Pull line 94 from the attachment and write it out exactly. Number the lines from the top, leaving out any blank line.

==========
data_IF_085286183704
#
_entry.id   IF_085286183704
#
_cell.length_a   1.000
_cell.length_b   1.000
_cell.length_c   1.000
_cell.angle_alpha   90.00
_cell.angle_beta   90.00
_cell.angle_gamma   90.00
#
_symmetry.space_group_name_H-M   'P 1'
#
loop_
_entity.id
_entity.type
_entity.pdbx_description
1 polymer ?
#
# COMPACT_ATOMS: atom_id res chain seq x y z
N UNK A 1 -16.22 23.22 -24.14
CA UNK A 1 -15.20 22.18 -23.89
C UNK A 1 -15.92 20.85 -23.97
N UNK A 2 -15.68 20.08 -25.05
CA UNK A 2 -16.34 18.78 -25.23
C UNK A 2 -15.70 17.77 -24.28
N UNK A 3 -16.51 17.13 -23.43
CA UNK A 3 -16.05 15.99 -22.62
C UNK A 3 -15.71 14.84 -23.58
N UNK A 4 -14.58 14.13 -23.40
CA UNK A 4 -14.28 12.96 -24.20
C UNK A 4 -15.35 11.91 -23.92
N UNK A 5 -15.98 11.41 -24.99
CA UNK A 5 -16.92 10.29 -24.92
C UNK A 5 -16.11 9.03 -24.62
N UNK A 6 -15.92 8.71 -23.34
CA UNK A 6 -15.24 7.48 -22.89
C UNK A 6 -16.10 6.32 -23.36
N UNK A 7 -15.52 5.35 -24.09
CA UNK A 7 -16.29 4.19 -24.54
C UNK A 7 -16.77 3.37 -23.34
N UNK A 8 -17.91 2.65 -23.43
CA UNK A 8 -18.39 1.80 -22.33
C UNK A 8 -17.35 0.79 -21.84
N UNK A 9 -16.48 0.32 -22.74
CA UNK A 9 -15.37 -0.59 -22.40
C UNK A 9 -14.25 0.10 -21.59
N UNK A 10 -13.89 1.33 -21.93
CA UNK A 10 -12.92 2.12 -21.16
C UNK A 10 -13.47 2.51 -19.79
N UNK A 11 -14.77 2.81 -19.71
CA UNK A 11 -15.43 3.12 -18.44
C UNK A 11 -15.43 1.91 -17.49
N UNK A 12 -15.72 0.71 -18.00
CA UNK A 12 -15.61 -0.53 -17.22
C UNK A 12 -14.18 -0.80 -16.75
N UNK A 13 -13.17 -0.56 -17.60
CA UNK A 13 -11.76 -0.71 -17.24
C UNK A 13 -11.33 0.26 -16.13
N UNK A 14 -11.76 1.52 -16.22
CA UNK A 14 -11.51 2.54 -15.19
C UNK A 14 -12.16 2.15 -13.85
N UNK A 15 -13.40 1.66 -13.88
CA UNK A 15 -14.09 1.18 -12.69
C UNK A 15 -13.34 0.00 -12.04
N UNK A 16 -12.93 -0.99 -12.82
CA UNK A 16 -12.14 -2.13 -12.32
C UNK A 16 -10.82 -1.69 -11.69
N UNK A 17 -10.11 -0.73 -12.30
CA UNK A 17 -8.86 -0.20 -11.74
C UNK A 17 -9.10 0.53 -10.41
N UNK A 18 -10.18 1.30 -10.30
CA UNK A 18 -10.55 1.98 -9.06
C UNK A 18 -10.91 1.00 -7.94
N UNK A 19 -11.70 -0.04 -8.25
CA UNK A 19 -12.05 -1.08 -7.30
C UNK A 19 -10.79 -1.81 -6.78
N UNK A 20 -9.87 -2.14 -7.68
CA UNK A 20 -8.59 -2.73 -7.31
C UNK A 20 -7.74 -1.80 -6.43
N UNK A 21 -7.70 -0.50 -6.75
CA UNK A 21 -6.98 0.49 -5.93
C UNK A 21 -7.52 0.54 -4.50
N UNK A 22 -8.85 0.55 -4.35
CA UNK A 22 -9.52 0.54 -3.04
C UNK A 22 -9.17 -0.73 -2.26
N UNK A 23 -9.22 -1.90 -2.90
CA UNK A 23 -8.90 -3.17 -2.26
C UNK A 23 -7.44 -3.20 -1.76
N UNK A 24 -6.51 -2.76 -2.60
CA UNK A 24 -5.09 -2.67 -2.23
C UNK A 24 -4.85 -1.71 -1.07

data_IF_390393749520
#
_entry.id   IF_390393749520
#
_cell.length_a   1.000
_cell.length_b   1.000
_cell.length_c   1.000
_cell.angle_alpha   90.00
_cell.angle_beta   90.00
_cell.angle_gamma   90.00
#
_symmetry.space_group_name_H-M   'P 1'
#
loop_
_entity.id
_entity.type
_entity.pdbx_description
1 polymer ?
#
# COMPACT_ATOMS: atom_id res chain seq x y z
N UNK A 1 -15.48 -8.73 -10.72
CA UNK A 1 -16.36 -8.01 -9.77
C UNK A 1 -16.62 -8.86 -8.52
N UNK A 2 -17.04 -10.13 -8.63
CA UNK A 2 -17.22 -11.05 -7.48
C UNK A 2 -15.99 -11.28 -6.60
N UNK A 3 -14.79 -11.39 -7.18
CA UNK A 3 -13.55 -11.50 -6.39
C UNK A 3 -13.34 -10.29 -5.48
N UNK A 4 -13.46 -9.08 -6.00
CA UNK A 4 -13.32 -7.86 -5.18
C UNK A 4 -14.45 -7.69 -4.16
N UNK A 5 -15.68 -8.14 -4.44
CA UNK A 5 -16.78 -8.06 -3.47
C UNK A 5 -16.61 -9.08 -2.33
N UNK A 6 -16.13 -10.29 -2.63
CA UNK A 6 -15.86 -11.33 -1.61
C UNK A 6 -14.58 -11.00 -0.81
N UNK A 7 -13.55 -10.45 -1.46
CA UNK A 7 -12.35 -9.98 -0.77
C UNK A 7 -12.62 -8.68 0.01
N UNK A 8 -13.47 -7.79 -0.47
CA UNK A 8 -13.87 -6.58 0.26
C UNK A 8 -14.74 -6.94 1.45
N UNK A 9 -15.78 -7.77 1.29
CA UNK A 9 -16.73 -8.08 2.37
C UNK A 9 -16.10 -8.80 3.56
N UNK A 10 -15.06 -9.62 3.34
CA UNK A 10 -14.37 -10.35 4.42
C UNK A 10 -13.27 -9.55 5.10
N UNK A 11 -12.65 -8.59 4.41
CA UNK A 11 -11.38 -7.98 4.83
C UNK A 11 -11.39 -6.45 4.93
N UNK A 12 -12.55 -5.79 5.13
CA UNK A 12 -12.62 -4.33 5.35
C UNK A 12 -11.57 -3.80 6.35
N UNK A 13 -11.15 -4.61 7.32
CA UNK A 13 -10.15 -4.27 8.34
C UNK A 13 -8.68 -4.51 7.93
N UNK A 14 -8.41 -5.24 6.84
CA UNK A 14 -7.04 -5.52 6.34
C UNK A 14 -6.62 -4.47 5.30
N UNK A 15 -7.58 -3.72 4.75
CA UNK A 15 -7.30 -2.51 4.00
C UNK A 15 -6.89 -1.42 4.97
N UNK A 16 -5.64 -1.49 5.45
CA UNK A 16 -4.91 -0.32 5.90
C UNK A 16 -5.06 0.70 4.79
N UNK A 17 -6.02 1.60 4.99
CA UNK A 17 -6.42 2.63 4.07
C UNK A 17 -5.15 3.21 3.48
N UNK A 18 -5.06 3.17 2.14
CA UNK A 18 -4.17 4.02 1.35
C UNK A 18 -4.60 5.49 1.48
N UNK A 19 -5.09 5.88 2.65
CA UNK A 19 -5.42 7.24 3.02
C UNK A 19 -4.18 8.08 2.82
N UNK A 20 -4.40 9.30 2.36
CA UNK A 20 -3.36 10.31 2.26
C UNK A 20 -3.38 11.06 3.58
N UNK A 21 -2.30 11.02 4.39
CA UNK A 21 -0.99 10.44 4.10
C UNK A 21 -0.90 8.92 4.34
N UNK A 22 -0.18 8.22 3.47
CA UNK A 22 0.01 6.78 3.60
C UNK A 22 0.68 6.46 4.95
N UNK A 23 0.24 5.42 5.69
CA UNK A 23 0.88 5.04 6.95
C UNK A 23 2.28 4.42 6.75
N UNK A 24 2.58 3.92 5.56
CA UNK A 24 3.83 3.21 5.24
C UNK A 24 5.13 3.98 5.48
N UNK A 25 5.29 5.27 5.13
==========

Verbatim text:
#